Lavinia featured in Channel 4’s Old People’s Home for 4 Year Olds in 2018. Here, she tells us her story.
I was diagnosed with Parkinson’s in the late 90s. I remember I was sat in the car and I noticed my thumb twitch and ‘flick’ upwards on its own. I knew I needed to see someone about it. My late husband, Len, had private healthcare insurance through his work at the time, so I was lucky to get seen by a doctor quickly.
Len and I were married for 56 years. Because of my Parkinson’s getting worse, our children thought it would be best if we moved into a retirement facility where we’d have more support and be closer to family.
Together we found Lark Hill in Nottingham. Moving into Lark Hill was also a sad time, as Len passed away at the age of 86 shortly after. My children and grandchildren visit often and make sure I’m supported.
TV crew in town
There was some excitement in 2018 as Channel 4 visited, asking if they could do some filming in the home for a programme. They’d already done one series and this would be the second.
The idea behind the programme is that young children move into the retirement home for a short time and chat, do activities and spend time with the older residents. Apparently they’ve been doing this in America for some time, and it seems to have been beneficial for both age groups.
I found it fascinating how they filmed everything and stitched it all together. I watched some bits back and really laughed.
Not all of the residents were keen on the idea, but I found it all quite exciting. I was asked by one of the staff if I wanted to get involved, and someone came and chatted to me for a while and did some filming. They also sent us DVDs of the first series to watch. They then wrote to me asking if I’d like to take part. I think I’m quite a chatty person – I’d much rather have a political debate than go to the bingo – so this seemed perfect for me, and I jumped at the chance.
Although younger than I’m used to, the kids were lovely and very inquisitive, and I developed some great friendships with them. I found it fascinating how they filmed everything and stitched it all together. I watched some bits back and really laughed.
The highlight for me was winning on ‘sports day’. Parkinson’s mostly affects my movement and I have a mobility scooter. I’m a bit of a rebel on it at times – I tear around the grounds on it. So I thought I would compete on my mobility scooter, holding hands of one of the children. It was great fun and felt like the old days when I used to win at hockey.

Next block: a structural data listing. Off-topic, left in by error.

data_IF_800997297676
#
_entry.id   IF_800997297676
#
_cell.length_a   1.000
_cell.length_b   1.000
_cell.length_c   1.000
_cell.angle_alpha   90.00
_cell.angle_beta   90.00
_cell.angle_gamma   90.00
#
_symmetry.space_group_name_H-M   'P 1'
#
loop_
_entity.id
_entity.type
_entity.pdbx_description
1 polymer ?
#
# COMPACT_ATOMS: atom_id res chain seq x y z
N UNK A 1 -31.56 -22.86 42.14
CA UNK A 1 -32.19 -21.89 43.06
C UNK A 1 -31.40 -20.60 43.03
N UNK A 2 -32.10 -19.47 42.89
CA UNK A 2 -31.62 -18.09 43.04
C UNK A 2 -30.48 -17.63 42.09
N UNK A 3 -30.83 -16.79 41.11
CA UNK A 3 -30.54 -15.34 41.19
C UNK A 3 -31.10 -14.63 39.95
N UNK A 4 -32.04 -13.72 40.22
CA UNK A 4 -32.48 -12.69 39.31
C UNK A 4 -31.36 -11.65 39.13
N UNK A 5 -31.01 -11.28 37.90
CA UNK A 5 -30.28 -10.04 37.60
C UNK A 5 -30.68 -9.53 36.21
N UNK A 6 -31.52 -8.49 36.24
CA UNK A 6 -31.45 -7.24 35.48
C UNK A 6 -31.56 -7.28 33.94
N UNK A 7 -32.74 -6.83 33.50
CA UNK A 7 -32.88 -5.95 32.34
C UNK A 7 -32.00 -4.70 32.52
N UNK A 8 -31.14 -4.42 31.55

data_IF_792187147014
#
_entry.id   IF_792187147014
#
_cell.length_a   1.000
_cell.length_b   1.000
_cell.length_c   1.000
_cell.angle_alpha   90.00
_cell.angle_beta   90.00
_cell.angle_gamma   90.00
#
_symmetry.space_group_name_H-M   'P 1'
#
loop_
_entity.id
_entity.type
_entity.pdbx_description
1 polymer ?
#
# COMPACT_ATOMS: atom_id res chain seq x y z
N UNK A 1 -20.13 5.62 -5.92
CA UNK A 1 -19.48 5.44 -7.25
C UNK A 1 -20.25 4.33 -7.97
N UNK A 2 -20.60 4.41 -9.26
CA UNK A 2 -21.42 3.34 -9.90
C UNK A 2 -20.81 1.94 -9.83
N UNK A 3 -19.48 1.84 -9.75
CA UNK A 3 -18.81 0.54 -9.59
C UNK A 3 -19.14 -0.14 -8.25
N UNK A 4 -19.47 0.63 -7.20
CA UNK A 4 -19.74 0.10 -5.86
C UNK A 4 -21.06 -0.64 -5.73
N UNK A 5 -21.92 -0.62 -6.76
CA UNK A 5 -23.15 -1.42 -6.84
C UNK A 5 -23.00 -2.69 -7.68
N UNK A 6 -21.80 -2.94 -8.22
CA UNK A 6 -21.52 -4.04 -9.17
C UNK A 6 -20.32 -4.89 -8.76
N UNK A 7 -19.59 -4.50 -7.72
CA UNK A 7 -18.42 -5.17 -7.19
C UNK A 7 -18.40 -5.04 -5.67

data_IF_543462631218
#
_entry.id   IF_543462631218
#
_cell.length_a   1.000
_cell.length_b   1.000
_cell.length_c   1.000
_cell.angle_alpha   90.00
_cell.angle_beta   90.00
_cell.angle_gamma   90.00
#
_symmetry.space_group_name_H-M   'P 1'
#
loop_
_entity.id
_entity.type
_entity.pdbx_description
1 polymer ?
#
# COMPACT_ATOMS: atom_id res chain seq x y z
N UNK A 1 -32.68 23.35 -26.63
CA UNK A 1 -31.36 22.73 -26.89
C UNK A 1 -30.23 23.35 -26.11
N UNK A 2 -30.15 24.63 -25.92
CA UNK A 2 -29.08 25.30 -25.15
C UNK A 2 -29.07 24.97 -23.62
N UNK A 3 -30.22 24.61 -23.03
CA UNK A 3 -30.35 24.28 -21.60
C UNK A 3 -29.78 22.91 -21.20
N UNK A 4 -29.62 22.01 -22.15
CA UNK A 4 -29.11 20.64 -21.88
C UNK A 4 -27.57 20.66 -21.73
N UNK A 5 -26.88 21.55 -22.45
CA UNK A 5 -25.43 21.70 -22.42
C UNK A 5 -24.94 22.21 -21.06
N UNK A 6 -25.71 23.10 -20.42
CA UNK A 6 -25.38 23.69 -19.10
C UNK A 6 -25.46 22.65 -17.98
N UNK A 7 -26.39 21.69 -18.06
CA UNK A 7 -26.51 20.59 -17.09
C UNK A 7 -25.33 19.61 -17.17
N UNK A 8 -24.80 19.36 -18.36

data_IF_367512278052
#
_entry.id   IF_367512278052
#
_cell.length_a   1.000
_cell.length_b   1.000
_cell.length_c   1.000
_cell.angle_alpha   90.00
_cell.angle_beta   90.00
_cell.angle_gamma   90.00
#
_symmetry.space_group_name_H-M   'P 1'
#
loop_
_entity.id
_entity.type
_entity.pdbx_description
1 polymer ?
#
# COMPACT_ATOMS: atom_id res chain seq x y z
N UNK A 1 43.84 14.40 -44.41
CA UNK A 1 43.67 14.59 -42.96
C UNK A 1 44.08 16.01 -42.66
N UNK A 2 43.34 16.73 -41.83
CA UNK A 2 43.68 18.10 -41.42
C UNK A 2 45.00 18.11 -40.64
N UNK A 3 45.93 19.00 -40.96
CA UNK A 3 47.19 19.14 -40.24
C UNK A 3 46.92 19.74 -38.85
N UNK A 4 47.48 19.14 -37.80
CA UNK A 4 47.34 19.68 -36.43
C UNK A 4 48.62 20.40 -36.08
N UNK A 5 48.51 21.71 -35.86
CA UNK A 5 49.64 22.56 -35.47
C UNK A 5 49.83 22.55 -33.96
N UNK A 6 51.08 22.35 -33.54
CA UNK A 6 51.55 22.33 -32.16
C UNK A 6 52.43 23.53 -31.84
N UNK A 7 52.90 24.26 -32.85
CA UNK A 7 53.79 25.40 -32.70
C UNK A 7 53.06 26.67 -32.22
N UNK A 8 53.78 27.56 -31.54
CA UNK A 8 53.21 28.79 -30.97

I used to love going dancing with Len. For the Christmas special there was a dance class arranged ahead of the Christmas party. I couldn’t bear to miss out. I was having one of my good days, so I put my walker to one side and with the help of one of the care workers, I took to the floor.
It was absolutely exhilarating. It was the first time I’d danced for at least 10 years. Mostly it was nice to be part of the group, rather than watching and wishing that I could still do it.
Getting used to fame
Since being on the programme, my speech has really improved. I definitely think that having the children around helped – they had so much energy and spark. I don’t sound as quiet anymore, and people don’t ask me to repeat myself as much. My walking is much better too, although I do like to keep active, and I try to get out most days.
People have been so nice – saying how inspiring I was.
I’ve also been getting a lot of lovely fan mail from people of all ages. I was even recognised by somebody at our local shop. I had around 50 cards for my birthday, and 100 cards at Christmas – I didn’t even know who they were all from! People have been so nice – saying how inspiring I was. I keep all the letters in a hamper basket that the production team gave to me.
One of the funniest things I noticed watching it back was how I sounded. I always thought I spoke with a strong cockney accent, since I grew up in London. But I didn’t sound like that at all. I mentioned this to my daughter who just laughed, saying I’d always been ‘posh’.
If you have Parkinson’s, then don’t give into it. I paint, write poetry, do crafts, and teach people to knit. Try and keep both your mind and body active.
Since being on the programme I’m really keen to start going to a regular dance class, and go back to the gym, so I can carry on dancing like I used to.